Millions of Americans who've worked hard and behaved responsibly have seen their life dreams eroded by the irresponsibility of others and by the failure of their government to provide adequate oversight. Our entire economy has been undermined by that failure.
So the question is, what do we do now? We did not choose how this crisis began, but we do have a choice in the legacy this crisis leaves behind. So today, my administration is proposing a sweeping overhaul of the financial regulatory system, a transformation on a scale not seen since the reforms that followed the Great Depression.
These proposals reflect intensive consultation with leaders in Congress, including those who are here today: Chairman Dodd and Chairman Frank, who, along with Senator Shelby and Representative Bachus, will be meeting with me throughout this process. They met with me earlier this year to jumpstart the discussion of reform. These reforms are also drawing on conversations with regulators, including those I met with this morning, as well as consumer advocates and business leaders, academic experts, and the broader public.
In these efforts, we seek a careful balance. I've always been a strong believer in the power of the free market. It has been and will remain the engine of America's progress -- the source of prosperity that's unrivaled in history. I believe that jobs are best created not by government, but by businesses and entrepreneurs who are willing to take a risk on a good idea. I believe that our role is not to disparage wealth, but to expand its reach; not to stifle the market, but to strengthen its ability to unleash the creativity and innovation that still make this nation the envy of the world.
That's our goal -- to restore markets in which we reward hard work and responsibility and innovation, not recklessness and greed; in which honest, vigorous competition is the system -- in the system is prized, and those who game the system are thwarted.
With the reforms we're proposing today, we seek to put in place rules that will allow our markets to promote innovation while discouraging abuse. We seek to create a framework in which markets can function freely and fairly, without the fragility in which normal business cycles suddenly bring the risk of financial collapse; we want a system that works for businesses and consumers.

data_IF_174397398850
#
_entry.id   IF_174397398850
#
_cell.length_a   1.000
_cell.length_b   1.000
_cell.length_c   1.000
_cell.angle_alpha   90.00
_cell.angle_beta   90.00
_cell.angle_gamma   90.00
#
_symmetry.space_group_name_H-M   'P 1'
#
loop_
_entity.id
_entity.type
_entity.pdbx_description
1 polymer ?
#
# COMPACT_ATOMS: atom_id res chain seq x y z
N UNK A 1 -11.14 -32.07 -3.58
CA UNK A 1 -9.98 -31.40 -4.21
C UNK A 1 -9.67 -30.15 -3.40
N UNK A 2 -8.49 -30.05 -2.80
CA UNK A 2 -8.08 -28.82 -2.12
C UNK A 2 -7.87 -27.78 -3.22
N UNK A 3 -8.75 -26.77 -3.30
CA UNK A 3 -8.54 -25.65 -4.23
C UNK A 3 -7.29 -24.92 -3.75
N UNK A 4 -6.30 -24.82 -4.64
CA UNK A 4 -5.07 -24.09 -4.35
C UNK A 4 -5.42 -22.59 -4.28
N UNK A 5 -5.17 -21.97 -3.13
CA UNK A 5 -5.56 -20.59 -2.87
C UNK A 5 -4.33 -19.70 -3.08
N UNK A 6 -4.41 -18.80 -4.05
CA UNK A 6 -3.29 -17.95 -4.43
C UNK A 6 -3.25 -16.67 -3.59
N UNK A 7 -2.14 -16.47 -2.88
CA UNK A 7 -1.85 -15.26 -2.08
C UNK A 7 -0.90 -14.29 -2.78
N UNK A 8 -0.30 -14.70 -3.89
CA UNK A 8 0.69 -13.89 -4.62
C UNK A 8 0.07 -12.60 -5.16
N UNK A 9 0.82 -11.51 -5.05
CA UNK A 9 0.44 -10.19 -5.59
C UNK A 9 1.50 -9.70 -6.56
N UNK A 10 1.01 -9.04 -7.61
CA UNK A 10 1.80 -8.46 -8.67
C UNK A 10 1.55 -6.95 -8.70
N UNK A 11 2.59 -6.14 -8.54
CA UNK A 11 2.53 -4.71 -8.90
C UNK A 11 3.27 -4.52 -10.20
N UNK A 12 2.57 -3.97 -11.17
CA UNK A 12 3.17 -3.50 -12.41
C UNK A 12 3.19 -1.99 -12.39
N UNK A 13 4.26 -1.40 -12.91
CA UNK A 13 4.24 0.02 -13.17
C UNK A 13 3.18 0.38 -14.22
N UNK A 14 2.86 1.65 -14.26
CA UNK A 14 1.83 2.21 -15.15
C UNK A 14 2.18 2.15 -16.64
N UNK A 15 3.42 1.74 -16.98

There are those who will say that we do not go far enough, that we should have scrapped the system altogether and started all over again. I think that would be a mistake. Instead, we've crafted reforms to pinpoint the structural weaknesses that allowed for this crisis and to make sure that these problems are dealt with so that we're preventing crises in the future.
There are also those who say that we are going too far. But the events of the past few years offer ample testimony for the need to make significant changes. The absence of a working regulatory regime over many parts of the financial system -- and over the system as a whole -- led us to near catastrophe. We shouldn't forget that. We don't want to stifle innovation. But I'm convinced that by setting out clear rules of the road and ensuring transparency and fair dealing, we will actually promote a more vibrant market. This principle is at the heart of the changes we're proposing, so let me list them for you.
First, we're proposing a set of reforms to require regulators to look not only at the safety and soundness of individual institutions, but also -- for the first time -- at the stability of the financial system as a whole.
One of the reasons this crisis could take place is that while many agencies and regulators were responsible for overseeing individual financial firms and their subsidiaries, no one was responsible for protecting the whole system from the kinds of risks that tied these firms to one another. Regulators were charged with seeing the trees, but not the forest. And even then, some firms that posed a so-called "systemic risk" were not regulated as strongly as others; they behaved like banks but chose to be regulated as insurance companies, or investment firms, or other entities that were under less scrutiny.
As a result, the failure of one firm threatened the viability of many others. The effect multiplied. There was no system in place that was prepared for this kind of outcome. And more importantly, no one has been charged with preventing it. We were facing one of the largest financial crises in history -- and those responsible for oversight were mostly caught off guard and without the authority needed to address the problem.